On the other hand, the limitations periods accompanying civil rights statutes are not jurisdictional. See, e.g., Oshiver v. Levin, Fishbein, Sedran & Berman, 38 F.3d 1380, 1387 (3d Cir.1994) (Title VII). Such time limits can be waived or equitably altered where the facts such as intentional misrepresentation by an employer justify such treatment. Other courts have recognized this feature of the civil rights limitations periods in what has been called "a subtle distinction." See, e.g., Vinieratos v. Dept. of the Air Force, 939 F.2d 762, 768 n. 5 (9th Cir.1991) (collecting cases on both sides of the issue). While the distinction may be subtle, its effect here is practical: the rule we apply to defendants' motion determines who has the burden and what evidence, if any, we may consider.
Under these circumstances, and given the submissions of the parties, we will consider defendants' motion as being brought under Rule 12(b) (6). Defendants' arguments are based on Kennedy's failure to adhere to statutory time limits under the merit systems protection scheme; the Third Circuit considers these limitations periods as not implicating the court's jurisdiction. Since both parties have had the opportunity to submit, and have submitted, evidentiary material on the issue of Kennedy's adherence to the applicable filing deadlines, we will also convert defendants' 12(b) (6) motion into a motion for summary judgment on that limited question, though it may be dispositive of the entire case. Fed.R.Civ.P. 12(b) (6).
Summary judgment is mandated where the pleadings and evidence on file show there is no genuine dispute of material fact, and that the moving party is entitled to judgment as a matter of law. Fed.R.Civ.P. 56(c). Summary judgment is appropriate against a party who fails to make a showing sufficient to establish the existence of an element essential to that party's case on which it will bear the burden of proof at trial. Celotex Corp. v. Catrett, 477 U.S. 317, 322, 106 S. Ct. 2548, 2552, 91 L. Ed. 2d 265 (1986). A genuine issue does not arise unless the evidence, viewed in the light most favorable to the non-moving party, would allow a reasonable jury to return a verdict for that party. Anderson v. Liberty Lobby, Inc., 477 U.S. 242, 248-49, 106 S. Ct. 2505, 2510-11, 91 L. Ed. 2d 202 (1986). A fact is material when it might affect the outcome of the suit under governing law. Id. at 248, 106 S. Ct. at 2510. In reviewing any facts alleged to create a genuine issue, if the Court concludes that "the record taken as a whole could not lead a rational trier of fact to find for the non-moving party, there is no `genuine issue for trial,'" and summary judgment must be granted. Matsushita Elec. Ind. Co. v. Zenith Radio Corp., 475 U.S. 574, 587, 106 S. Ct. 1348, 1356, 89 L. Ed. 2d 538 (1986).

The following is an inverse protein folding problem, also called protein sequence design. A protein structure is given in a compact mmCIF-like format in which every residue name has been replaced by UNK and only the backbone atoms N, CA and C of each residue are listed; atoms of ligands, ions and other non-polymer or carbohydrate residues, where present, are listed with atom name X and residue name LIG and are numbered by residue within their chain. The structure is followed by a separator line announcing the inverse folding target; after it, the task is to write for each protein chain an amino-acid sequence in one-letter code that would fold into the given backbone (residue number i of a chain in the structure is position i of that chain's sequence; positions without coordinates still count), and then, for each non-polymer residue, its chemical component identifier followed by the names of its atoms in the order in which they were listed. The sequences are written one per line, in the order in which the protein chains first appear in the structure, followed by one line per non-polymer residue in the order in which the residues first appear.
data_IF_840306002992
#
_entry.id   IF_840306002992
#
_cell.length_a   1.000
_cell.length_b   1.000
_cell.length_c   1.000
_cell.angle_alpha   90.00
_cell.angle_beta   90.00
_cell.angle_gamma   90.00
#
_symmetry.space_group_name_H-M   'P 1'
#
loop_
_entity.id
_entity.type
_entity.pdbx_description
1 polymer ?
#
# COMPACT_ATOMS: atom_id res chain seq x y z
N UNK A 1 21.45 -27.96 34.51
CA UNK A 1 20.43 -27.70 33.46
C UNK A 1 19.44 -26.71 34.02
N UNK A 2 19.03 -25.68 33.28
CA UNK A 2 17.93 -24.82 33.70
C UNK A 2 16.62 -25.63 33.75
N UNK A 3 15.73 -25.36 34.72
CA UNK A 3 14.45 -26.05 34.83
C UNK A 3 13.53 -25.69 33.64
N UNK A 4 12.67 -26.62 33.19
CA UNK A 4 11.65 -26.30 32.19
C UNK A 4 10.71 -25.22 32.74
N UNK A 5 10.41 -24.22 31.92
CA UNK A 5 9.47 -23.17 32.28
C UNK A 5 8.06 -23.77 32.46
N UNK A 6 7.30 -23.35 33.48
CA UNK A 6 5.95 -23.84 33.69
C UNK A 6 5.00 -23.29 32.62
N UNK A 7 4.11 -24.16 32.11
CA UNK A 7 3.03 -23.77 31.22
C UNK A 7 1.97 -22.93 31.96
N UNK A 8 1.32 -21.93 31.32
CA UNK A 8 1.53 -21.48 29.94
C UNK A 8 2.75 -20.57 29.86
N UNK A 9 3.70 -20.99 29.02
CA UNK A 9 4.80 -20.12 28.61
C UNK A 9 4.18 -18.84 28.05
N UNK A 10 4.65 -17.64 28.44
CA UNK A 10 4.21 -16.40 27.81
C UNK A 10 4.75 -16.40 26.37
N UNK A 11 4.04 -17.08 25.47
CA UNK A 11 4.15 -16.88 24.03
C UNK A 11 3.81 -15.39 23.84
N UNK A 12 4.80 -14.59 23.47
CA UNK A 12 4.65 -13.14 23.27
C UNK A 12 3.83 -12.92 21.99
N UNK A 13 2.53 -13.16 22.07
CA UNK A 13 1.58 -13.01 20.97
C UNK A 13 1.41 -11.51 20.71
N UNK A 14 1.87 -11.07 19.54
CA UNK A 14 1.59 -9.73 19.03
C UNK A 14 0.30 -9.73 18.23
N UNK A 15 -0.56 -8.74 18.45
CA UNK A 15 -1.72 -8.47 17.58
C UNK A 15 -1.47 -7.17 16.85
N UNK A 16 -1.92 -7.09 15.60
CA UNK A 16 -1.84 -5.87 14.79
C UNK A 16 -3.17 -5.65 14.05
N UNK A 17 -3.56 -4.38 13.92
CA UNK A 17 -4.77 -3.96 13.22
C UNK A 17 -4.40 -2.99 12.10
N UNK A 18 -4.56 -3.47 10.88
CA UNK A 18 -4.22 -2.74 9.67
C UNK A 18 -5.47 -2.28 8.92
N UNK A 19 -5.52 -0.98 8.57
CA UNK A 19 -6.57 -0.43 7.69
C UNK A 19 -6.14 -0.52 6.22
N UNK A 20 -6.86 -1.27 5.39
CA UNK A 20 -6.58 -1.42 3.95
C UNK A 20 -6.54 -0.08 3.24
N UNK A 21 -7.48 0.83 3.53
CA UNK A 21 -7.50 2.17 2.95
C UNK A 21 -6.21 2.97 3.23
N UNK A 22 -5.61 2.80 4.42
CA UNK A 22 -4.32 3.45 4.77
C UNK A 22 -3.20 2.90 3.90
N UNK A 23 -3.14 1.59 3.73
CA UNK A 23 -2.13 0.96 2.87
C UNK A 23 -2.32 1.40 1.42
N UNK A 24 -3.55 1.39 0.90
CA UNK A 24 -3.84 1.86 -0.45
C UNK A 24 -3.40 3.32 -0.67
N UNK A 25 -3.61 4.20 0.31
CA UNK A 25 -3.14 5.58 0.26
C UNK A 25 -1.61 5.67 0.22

A. Kennedy's MSPB Claim
Under 5 U.S.C. sections 7703(a) (1) and (b) (2), federal district courts have jurisdiction over appeals of final orders from MSPB "mixed" cases. A mixed case contains allegations of adverse employment actions against federal employees normally appealable to the MSPB (e.g., excessive discipline), plus allegations that the adverse actions were the result of unlawful discrimination. Id. § 7702. However, a district court has no jurisdiction over a discrimination claim when the employee fails to raise that discrimination claim before the MSPB. See, e.g., Hays v. Postmaster General, 868 F.2d 328, 330 (9th Cir.1989).
Here, Kennedy avers that this court has jurisdiction because he raised the issue of discrimination with the MSPB. The record specifically contradicts this assertion. On his appeal form submitted to the MSPB when asked specifically on question 32.a whether he was claiming any issues of discrimination, Kennedy answered "N/A," the common abbreviation for "not applicable." Pl's Ex. 1. Moreover, in response to question 32.b on whether he filed a formal discrimination complaint, Kennedy answered "No." Id. His *484 claim in his brief that the inclusion of an attachment to question 30.c of his appeal form was sufficient notice to MSPB that the issue of discrimination was raised is without merit. That attachment does not claim discrimination, but merely acknowledges that Kennedy has a substance abuse problem, which he believes is a mitigating factor in the disciplinary decision. Id.
In a situation where a claimant merely has to check a box on a form, and may conceivably state the basis of his claim in one sentence to successfully allege handicap discrimination, the burden Kennedy seeks to place on the agency (and the courts) in divining his intentions is unacceptable. Moreover, accepting his argument would open the door to the type of after-the-fact charges that the review statute does not countenance. 5 U.S.C. § 7703. Accordingly, Kennedy's failure to raise the issue of discrimination before the MSPB court is fatal to his claim here.
Furthermore, even if Kennedy had raised the issue of discrimination with the MSPB, we would nonetheless dismiss his claim for his failure to exhaust available administrative remedies. The controlling statute requires that an employee seeking judicial review of an MSPB final order file an appeal within 30 days of notice. 5 U.S.C. § 7703(b) (2). Kennedy received notice of MSPB's final order on October 26, 1993. Thus, the limitations period ran on November 25, 1993, well before this action was filed on September 11, 1995.
B. Kennedy's EEOC Claim